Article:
A Hong Kong man has been sentenced to nine years in prison after he rode a motorbike into police officers while flying a flag with a protest slogan.
Tong Ying-kit, whose flag bore the phrase “Liberate Hong Kong, revolution of our times”, was earlier found guilty of inciting secession and terrorism.
He was the first person to be charged under Hong Kong’s controversial national security law.
Friday’s verdict has set the tone for how future cases might be interpreted.
More than 100 people have been arrested since the law came into force in 2020.
Critics say it reduces Hong Kong’s autonomy and makes it easier to punish activists.
“The sentencing of Tong Ying-kit to nine years confirms fears that the national security law is not merely a tool to instil terror into government critics in Hong Kong; it is a weapon that will be used to incarcerate them.” said Amnesty International’s Asia-Pacific Regional Director Yamini Mishra.
Tong’s conviction for secession was because of the slogan on his flag.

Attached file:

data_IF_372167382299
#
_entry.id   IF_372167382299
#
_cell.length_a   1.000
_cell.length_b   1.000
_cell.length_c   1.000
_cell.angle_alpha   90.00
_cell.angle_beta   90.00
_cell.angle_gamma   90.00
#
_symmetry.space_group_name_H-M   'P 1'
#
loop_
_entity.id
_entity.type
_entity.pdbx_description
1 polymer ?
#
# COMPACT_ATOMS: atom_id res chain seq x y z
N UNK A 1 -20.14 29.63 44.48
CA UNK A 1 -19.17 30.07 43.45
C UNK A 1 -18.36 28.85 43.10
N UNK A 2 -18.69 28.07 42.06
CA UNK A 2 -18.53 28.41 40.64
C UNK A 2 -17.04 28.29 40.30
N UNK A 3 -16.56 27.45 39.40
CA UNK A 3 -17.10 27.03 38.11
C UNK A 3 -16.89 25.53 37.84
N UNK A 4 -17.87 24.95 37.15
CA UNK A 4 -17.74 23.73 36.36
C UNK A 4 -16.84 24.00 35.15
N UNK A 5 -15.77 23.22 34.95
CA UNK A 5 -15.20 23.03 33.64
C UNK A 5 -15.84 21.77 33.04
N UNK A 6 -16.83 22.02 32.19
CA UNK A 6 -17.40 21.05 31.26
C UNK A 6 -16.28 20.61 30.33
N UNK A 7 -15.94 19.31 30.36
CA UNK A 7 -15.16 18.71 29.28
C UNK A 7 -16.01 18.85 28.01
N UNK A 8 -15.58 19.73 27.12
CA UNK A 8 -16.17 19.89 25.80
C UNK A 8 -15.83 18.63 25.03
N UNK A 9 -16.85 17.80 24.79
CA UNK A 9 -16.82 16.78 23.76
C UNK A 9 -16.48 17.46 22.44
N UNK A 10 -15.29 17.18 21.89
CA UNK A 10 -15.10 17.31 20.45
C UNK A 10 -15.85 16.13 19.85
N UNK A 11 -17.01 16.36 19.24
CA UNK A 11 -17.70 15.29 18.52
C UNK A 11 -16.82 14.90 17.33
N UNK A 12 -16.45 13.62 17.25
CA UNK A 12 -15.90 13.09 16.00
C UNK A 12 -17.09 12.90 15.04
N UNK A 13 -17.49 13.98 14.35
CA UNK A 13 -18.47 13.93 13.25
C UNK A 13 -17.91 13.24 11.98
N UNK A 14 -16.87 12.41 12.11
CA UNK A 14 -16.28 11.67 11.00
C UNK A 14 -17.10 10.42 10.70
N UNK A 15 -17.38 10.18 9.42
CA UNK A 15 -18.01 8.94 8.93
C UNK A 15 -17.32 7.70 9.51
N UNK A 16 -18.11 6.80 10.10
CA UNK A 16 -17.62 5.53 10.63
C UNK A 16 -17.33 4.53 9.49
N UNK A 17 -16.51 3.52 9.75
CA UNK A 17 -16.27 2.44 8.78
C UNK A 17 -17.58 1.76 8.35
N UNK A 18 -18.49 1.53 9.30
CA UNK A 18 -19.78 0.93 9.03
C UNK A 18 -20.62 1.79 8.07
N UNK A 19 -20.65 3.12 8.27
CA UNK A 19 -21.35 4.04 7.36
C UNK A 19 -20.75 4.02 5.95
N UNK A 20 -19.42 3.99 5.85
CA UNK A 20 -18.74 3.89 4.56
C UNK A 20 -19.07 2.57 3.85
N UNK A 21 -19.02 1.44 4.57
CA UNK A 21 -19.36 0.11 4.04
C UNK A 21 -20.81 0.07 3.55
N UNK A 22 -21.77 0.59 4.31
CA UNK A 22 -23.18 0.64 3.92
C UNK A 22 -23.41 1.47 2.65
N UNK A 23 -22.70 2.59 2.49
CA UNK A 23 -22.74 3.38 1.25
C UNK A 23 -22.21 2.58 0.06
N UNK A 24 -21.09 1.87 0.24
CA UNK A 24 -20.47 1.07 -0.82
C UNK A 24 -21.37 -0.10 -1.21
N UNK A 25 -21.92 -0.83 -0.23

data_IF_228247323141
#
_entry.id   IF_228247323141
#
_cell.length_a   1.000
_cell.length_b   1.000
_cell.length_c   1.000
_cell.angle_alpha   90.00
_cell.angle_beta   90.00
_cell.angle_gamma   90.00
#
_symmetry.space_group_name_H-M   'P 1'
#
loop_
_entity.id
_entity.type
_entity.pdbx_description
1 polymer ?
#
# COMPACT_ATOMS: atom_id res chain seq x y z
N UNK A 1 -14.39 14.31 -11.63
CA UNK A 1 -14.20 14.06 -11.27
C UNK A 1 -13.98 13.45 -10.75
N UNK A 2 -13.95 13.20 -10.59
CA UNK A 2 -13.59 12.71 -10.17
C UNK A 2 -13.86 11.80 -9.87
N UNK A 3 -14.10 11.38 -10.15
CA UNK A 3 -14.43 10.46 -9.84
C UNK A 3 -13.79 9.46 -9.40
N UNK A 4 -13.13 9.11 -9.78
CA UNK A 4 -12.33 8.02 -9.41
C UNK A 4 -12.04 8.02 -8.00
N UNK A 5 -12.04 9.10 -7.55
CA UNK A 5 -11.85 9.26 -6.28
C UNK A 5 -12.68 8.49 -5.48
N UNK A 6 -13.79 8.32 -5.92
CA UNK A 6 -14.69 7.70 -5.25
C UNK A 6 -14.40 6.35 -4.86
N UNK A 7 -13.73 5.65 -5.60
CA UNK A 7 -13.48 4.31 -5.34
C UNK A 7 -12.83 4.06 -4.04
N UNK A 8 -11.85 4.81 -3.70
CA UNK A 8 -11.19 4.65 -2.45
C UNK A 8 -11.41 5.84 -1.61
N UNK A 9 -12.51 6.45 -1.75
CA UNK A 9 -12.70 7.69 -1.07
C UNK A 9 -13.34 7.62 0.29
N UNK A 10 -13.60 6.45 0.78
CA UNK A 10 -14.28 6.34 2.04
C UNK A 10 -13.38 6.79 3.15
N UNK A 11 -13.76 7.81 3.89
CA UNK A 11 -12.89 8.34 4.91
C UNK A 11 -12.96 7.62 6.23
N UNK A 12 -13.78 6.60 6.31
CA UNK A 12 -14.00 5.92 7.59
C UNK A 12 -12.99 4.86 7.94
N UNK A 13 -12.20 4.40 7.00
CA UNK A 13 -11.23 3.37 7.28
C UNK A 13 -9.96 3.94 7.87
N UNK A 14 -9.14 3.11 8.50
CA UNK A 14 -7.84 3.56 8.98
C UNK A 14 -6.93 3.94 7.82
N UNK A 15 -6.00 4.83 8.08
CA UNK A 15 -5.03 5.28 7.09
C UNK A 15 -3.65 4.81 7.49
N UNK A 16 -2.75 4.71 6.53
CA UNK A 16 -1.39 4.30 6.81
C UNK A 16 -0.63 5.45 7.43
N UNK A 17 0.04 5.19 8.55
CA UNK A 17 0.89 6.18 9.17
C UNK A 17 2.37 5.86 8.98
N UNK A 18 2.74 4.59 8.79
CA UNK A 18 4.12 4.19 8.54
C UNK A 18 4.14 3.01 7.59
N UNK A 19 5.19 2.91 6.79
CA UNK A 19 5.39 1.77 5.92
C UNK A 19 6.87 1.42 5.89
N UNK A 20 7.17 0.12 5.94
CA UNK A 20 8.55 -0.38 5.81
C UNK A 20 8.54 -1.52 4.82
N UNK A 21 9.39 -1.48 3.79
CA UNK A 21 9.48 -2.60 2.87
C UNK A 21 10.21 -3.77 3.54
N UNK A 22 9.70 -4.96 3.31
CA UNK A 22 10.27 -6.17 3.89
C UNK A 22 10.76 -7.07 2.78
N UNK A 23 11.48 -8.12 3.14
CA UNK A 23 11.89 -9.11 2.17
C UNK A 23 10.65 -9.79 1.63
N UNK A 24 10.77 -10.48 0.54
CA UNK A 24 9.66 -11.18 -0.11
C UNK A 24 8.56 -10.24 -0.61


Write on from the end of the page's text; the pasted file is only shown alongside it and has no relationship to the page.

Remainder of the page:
Why is the protest slogan so sensitive?
Part of Tong’s 15-day trial focused on the meaning of the “Liberate Hong Kong, revolution of our times” slogan, which was popular during pro-democracy protests in the city.
The prosecution argued that the phrase literally called for Hong Kong’s independence from the mainland, while the defence said its meaning was more ambiguous.
In the end the judge ruled that the phrase was capable of inciting others to commit “secession” and found Tong guilty.
The defence team had argued for a jury but Hong Kong’s justice secretary argued that the jurors’ safety would be put at risk given the city’s sensitive political climate.
Why is the national security law controversial?
A former British colony, Hong Kong was handed back to China in 1997 but under the “one country, two systems” principle.
This was supposed to guarantee certain freedoms for the territory – including freedom of assembly and speech, an independent judiciary and some democratic rights – which mainland China does not have.
These freedoms are enshrined in Hong Kong’s mini-constitution, the Basic Law, which was meant to last until 2047.
But in June last year, Beijing passed the national security law – which lawyers and legal experts said would fundamentally change the territory’s legal system.